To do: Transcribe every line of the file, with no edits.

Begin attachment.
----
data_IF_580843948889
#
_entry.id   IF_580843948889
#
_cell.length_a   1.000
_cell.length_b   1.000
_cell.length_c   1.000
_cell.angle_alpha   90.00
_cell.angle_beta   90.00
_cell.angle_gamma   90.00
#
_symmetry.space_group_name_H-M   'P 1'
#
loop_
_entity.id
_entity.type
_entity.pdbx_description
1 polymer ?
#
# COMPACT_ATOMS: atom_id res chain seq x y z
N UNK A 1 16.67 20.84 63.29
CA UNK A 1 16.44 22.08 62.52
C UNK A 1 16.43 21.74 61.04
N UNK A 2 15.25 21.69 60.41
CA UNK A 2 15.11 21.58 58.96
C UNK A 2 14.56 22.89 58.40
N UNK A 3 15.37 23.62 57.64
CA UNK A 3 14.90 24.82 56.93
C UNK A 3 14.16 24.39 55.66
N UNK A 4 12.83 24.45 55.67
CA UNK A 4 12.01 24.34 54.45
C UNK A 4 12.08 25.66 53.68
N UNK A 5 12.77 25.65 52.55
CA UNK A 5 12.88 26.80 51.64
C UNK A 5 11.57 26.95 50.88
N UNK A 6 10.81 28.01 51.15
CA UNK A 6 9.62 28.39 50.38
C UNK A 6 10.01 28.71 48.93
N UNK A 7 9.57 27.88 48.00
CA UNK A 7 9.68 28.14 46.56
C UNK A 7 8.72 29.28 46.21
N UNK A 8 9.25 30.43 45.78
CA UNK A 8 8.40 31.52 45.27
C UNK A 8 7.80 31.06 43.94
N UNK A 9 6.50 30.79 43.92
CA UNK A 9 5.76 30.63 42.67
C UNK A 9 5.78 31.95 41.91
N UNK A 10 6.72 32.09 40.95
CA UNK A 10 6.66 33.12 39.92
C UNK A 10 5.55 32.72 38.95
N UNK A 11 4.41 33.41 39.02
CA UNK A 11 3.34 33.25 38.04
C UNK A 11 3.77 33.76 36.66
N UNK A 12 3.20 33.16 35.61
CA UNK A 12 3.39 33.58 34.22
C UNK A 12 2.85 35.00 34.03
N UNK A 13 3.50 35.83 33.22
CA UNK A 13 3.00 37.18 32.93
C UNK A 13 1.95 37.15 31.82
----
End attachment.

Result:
data_IF_580843948889
#
_entry.id   IF_580843948889
#
_cell.length_a   1.000
_cell.length_b   1.000
_cell.length_c   1.000
_cell.angle_alpha   90.00
_cell.angle_beta   90.00
_cell.angle_gamma   90.00
#
_symmetry.space_group_name_H-M   'P 1'
#
loop_
_entity.id
_entity.type
_entity.pdbx_description
1 polymer ?
#
# COMPACT_ATOMS: atom_id res chain seq x y z
N UNK A 1 16.67 20.84 63.29
CA UNK A 1 16.44 22.08 62.52
C UNK A 1 16.43 21.74 61.04
N UNK A 2 15.25 21.69 60.41
CA UNK A 2 15.11 21.58 58.96
C UNK A 2 14.56 22.89 58.40
N UNK A 3 15.37 23.62 57.64
CA UNK A 3 14.90 24.82 56.93
C UNK A 3 14.16 24.39 55.66
N UNK A 4 12.83 24.45 55.67
CA UNK A 4 12.01 24.34 54.45
C UNK A 4 12.08 25.66 53.68
N UNK A 5 12.77 25.65 52.55
CA UNK A 5 12.88 26.80 51.64
C UNK A 5 11.57 26.95 50.88
N UNK A 6 10.81 28.01 51.15
CA UNK A 6 9.62 28.39 50.38
C UNK A 6 10.01 28.71 48.93
N UNK A 7 9.57 27.88 48.00
CA UNK A 7 9.68 28.14 46.56
C UNK A 7 8.72 29.28 46.21
N UNK A 8 9.25 30.43 45.78
CA UNK A 8 8.40 31.52 45.27
C UNK A 8 7.80 31.06 43.94
N UNK A 9 6.50 30.79 43.92
CA UNK A 9 5.76 30.63 42.67
C UNK A 9 5.78 31.95 41.91
N UNK A 10 6.72 32.09 40.95
CA UNK A 10 6.66 33.12 39.92
C UNK A 10 5.55 32.72 38.95
N UNK A 11 4.41 33.41 39.02
CA UNK A 11 3.34 33.25 38.04
C UNK A 11 3.77 33.76 36.66
N UNK A 12 3.20 33.16 35.61
CA UNK A 12 3.39 33.58 34.22
C UNK A 12 2.85 35.00 34.03
N UNK A 13 3.50 35.83 33.22
CA UNK A 13 3.00 37.18 32.93
C UNK A 13 1.95 37.15 31.82